Lauren St John, 44
An award-winning children's author whose books are heavily influenced by her childhood growing up on a wildlife reserve, St John lives in London and is a patron of the Born Free Foundation
Virginia's performance in [the 1966 film] Born Free changed how millions of people thought about wild animals; lions were not just things to be hunted and slaughtered. I connected very strongly with the film, as I grew up on a game reserve in Zimbabwe and was obsessed with saving animals. All my children's books have a conservation theme, and two years ago when I ran a school conservation project called Animals Are Not Rubbish, I contacted the Born Free Foundation, and they got involved.
Within hours of meeting Virginia I felt she was a kindred spirit. I was relating to someone who felt as I felt about animals; that all sentient begins are as precious and worthwhile as humans. Virginia invited me to accompany her on a trip to Cyprus to rescue and re-home a family of leopards, which she and her late husband Bill had been fighting to do for 19 years.
When we got there, these creatures, which had been in captivity for so long, were in a desperate state. The mother was throwing herself against the bars, pacing and snarling. One of the daughters, Roxanna, just lay on the concrete floor. Virginia was in tears, and I was too. We kept comforting each other and I got close to her so quickly. It was incredibly moving when we finally got them to the Shamwari Game Reserve [in South Africa]. I set free Roxanna and Virginia set free the mother leopard, and it was an amazing moment.
We were at the game reserve for five days and spent a lot of time talking about life and death. One night I remember saying to her how I worried a lot about dying, but Virginia has no fear of things like that. She's utterly at peace with passing on and talking about it with her helped me to be more like that too. She talks about Bill like he is still with us; she makes him a part of her life constantly, which I think is a moving tribute.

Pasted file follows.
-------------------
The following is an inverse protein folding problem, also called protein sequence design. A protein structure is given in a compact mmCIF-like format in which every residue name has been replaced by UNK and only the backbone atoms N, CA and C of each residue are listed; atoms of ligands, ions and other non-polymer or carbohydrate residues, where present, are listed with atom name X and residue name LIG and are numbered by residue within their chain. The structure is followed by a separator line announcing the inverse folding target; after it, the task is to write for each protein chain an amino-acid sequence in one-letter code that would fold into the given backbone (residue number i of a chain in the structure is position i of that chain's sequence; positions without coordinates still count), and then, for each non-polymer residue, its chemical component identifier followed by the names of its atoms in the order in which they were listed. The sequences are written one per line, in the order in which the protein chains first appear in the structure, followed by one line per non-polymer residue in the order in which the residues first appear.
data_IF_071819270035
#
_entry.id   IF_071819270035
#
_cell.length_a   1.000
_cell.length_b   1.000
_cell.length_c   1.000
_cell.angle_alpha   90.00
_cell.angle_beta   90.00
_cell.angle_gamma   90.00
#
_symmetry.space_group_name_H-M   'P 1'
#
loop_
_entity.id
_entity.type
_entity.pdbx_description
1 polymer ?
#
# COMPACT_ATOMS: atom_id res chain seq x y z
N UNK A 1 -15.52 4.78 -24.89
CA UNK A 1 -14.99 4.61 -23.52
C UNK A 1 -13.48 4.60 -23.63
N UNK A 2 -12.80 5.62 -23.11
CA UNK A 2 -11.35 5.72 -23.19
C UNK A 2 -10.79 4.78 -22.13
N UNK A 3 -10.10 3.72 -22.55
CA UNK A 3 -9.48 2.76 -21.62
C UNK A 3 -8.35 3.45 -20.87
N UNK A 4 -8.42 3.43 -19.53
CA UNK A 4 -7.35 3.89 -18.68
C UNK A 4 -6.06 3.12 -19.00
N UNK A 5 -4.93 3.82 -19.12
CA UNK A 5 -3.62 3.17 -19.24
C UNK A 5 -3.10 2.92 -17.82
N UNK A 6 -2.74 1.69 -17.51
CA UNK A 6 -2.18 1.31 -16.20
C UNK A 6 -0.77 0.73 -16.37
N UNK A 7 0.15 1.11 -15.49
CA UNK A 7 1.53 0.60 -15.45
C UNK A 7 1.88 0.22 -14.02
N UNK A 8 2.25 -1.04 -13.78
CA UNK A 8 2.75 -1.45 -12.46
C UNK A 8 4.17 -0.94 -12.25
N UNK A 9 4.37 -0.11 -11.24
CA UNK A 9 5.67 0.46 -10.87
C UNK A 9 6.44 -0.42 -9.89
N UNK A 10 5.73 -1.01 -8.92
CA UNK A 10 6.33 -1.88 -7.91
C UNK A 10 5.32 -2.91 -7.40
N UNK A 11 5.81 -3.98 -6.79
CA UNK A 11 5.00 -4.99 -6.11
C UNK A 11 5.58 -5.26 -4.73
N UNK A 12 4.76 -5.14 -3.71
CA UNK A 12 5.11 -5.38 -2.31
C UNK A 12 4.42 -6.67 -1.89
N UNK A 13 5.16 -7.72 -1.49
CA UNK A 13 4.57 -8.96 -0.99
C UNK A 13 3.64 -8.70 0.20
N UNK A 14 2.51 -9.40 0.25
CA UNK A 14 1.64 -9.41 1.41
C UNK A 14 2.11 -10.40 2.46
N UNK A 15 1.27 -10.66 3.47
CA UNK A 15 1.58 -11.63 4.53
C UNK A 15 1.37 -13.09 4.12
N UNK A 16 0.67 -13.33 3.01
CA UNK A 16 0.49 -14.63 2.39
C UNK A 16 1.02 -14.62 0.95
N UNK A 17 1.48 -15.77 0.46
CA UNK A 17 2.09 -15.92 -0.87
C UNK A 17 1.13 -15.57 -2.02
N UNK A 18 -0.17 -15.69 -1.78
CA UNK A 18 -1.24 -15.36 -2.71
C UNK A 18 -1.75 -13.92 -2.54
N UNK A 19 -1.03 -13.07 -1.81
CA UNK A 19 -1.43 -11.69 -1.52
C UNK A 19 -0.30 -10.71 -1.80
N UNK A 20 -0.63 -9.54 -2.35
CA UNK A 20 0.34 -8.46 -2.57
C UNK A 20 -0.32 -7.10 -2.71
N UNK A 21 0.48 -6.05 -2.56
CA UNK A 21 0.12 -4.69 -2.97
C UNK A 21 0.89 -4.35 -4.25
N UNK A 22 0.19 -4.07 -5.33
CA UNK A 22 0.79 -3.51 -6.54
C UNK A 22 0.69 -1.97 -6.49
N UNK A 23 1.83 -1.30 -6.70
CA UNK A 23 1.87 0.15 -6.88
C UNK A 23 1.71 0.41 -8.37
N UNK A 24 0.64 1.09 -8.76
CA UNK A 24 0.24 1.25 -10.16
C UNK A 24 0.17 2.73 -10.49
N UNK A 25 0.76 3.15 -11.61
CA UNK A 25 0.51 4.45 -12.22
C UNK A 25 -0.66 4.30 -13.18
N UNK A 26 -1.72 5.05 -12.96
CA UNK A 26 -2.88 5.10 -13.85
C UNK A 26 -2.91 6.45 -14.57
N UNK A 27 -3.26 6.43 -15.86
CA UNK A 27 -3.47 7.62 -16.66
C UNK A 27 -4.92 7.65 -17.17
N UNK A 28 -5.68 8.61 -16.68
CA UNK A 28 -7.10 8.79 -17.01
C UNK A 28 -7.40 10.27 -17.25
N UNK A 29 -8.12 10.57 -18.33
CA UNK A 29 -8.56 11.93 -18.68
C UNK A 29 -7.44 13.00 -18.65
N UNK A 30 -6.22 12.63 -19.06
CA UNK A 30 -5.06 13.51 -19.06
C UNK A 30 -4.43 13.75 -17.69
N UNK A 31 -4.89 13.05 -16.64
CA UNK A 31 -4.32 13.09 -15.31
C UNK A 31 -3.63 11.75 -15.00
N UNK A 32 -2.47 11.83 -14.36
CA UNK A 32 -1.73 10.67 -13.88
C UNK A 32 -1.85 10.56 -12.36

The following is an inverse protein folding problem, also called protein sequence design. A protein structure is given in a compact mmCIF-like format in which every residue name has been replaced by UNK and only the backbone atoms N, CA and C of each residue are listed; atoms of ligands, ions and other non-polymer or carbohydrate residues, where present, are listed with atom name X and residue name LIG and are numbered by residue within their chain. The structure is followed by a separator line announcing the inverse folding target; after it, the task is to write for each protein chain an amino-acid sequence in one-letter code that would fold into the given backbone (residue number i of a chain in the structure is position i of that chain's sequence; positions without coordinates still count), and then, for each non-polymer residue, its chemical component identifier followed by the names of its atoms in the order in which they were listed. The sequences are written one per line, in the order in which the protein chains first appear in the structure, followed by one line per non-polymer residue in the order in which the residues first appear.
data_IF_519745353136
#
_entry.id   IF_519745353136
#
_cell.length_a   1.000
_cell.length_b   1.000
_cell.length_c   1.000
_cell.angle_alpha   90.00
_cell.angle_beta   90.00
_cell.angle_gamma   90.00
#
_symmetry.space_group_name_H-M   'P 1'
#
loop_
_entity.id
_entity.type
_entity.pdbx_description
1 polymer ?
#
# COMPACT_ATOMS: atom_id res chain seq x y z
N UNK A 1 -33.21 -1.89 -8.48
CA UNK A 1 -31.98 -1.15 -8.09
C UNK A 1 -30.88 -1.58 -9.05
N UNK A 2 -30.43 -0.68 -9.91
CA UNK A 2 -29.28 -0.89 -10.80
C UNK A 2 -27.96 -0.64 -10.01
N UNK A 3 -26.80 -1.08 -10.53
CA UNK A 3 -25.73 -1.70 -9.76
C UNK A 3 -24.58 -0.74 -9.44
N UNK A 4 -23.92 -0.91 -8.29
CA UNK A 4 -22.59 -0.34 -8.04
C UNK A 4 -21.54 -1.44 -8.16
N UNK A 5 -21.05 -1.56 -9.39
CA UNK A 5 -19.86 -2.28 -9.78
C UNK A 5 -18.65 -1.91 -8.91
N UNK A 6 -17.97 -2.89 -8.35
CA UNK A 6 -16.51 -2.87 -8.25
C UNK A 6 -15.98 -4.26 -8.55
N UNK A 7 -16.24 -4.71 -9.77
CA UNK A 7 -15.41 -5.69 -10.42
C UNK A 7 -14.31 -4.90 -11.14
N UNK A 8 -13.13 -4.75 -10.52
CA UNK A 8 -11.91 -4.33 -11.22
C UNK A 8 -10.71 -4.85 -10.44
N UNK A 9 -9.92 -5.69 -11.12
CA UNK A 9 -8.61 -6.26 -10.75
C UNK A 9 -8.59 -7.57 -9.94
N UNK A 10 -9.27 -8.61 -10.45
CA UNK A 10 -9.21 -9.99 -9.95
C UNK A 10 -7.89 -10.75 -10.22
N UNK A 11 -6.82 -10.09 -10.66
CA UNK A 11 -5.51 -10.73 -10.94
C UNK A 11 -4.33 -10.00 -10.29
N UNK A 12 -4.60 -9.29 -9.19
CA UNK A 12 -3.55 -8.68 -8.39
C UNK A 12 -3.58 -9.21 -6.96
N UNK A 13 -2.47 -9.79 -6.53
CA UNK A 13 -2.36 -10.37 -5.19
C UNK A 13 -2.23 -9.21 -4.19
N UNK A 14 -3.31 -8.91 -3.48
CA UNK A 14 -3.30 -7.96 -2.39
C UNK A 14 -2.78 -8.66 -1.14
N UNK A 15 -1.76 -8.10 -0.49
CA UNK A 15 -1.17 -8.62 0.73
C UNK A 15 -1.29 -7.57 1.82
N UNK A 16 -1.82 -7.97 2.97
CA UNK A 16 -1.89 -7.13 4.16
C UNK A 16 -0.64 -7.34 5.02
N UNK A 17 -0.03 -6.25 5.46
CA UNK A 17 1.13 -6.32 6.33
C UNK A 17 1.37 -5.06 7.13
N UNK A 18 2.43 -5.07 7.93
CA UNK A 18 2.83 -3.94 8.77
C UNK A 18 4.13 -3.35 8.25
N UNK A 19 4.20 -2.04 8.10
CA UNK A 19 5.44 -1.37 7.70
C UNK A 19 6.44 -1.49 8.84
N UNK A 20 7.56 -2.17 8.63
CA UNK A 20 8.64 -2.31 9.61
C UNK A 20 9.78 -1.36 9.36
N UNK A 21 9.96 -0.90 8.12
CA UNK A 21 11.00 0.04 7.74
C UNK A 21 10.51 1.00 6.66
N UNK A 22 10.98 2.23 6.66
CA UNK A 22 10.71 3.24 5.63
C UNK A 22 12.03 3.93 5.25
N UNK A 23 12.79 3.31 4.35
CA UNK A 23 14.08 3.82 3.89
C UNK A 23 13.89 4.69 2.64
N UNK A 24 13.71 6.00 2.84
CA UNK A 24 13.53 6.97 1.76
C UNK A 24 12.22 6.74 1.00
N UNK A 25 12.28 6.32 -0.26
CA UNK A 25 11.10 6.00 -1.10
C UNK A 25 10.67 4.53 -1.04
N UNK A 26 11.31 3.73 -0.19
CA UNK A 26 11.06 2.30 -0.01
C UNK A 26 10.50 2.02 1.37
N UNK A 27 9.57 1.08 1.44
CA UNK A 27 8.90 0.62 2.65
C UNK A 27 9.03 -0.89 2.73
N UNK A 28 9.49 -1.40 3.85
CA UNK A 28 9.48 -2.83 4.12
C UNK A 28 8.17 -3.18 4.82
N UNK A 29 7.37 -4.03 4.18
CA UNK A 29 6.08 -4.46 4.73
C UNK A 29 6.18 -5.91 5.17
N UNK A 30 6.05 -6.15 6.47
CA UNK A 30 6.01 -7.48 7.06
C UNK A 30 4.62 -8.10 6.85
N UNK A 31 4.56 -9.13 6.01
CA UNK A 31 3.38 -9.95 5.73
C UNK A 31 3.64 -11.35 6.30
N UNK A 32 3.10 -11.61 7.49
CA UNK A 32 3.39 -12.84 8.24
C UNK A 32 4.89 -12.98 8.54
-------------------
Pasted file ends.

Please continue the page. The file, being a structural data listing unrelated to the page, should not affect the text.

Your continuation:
You'd think after years of witnessing people's unbelievable cruelty to animals she'd have become cynical, but she's not. She's a person of hope, with a childlike purity of vision, which has given me the courage to voice my convictions.
Virginia McKenna, 80
An actress, McKenna won a Bafta for 'A Town Like Alice' in 1957, but is perhaps best known for her portrayal of conservationist Joy Adamson in the 1966 Oscar-winning film 'Born Free'. After a string of films, she set up the animal-rescue organisation the Born Free Foundation in 1984. She lives in Dorking
We met only two years ago, but we're already soulmates; we have the same values and philosophies. Lauren got in touch with Born Free for a school project she was running about endangered animals, and we launched it with her. As I got to know her, we discovered we shared a lot in common. She can't bear to see animals unable to express themselves as they would in the wild, where they should be; not in a cage in a zoo.
When she told me how passionate she was about leopards, I asked if she wanted to join us on a rescue of three leopards from a zoo in Cyprus: two 16-year-old daughters and their 20-year-old mother.
After we arrived they were sedated for the journey to the Shamwari Game Reserve and Lauren joined them in the cage, calmly watching, listening and learning; not a lot of people get to do that and I think she felt privileged. When we arrived at the game reserve we released the leopards out of their travelling crates, each of us lifting one door. I looked at her and she looked at me and she was stirred; I knew how much it meant to her.
She's a typical writer – reserved and quite private – so when she does say something it means a lot. I'm not an extrovert, either, so with Lauren there are lots of comfortable silences, which is nice. She's been over a number of times to my cottage and I often make her dinner. We're both vegetarians so I'll make soup, quiche, apple crumble, and we sit by the fire and talk about animals.
Some people join our organisation then fade away, but Lauren will always be with us. Last year she helped rescue two dolphins that had been living in a disgusting swimming pool in Turkey; it might not have meant so much to someone else but I knew it did to Lauren.
What I love about Lauren is how she's reaching out to children by writing stories about how we relate to animals. It's a wonderful way of spreading ideas without the children feeling as though they're being preached at.
I had my 80th birthday a few weeks ago at the Savoy Hotel, with a room full of friends, but it was particularly wonderful to have Lauren there, and her gift was so touching: she dedicated her new book to me.
'A Laura Marlin Mystery: Kidnap in the Caribbean', by Lauren St John (Orion Childrens, £9.99), is out now. For more about Born Free, visit bornfree.org.uk